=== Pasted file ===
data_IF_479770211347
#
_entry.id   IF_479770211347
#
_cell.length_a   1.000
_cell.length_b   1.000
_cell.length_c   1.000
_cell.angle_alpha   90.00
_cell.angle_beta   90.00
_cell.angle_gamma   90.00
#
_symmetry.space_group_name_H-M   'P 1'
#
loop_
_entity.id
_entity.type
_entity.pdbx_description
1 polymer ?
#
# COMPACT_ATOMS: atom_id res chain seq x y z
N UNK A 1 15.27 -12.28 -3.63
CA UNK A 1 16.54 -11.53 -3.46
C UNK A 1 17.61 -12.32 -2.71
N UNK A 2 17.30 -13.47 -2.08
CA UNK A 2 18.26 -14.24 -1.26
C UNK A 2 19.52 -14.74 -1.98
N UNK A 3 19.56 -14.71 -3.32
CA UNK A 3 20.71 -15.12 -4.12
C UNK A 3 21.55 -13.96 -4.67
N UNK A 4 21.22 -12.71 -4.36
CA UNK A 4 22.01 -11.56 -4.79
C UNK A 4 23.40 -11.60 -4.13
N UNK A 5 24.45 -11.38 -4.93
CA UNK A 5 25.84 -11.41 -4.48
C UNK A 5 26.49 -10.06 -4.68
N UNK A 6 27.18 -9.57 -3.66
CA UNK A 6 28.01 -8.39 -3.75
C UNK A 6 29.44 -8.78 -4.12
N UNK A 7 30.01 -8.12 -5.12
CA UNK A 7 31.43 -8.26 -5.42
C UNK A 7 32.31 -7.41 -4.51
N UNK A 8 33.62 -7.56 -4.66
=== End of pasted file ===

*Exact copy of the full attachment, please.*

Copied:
data_IF_479770211347
#
_entry.id   IF_479770211347
#
_cell.length_a   1.000
_cell.length_b   1.000
_cell.length_c   1.000
_cell.angle_alpha   90.00
_cell.angle_beta   90.00
_cell.angle_gamma   90.00
#
_symmetry.space_group_name_H-M   'P 1'
#
loop_
_entity.id
_entity.type
_entity.pdbx_description
1 polymer ?
#
# COMPACT_ATOMS: atom_id res chain seq x y z
N UNK A 1 15.27 -12.28 -3.63
CA UNK A 1 16.54 -11.53 -3.46
C UNK A 1 17.61 -12.32 -2.71
N UNK A 2 17.30 -13.47 -2.08
CA UNK A 2 18.26 -14.24 -1.26
C UNK A 2 19.52 -14.74 -1.98
N UNK A 3 19.56 -14.71 -3.32
CA UNK A 3 20.71 -15.12 -4.12
C UNK A 3 21.55 -13.96 -4.67
N UNK A 4 21.22 -12.71 -4.36
CA UNK A 4 22.01 -11.56 -4.79
C UNK A 4 23.40 -11.60 -4.13
N UNK A 5 24.45 -11.38 -4.93
CA UNK A 5 25.84 -11.41 -4.48
C UNK A 5 26.49 -10.06 -4.68
N UNK A 6 27.18 -9.57 -3.66
CA UNK A 6 28.01 -8.39 -3.75
C UNK A 6 29.44 -8.78 -4.12
N UNK A 7 30.01 -8.12 -5.12
CA UNK A 7 31.43 -8.26 -5.42
C UNK A 7 32.31 -7.41 -4.51
N UNK A 8 33.62 -7.56 -4.66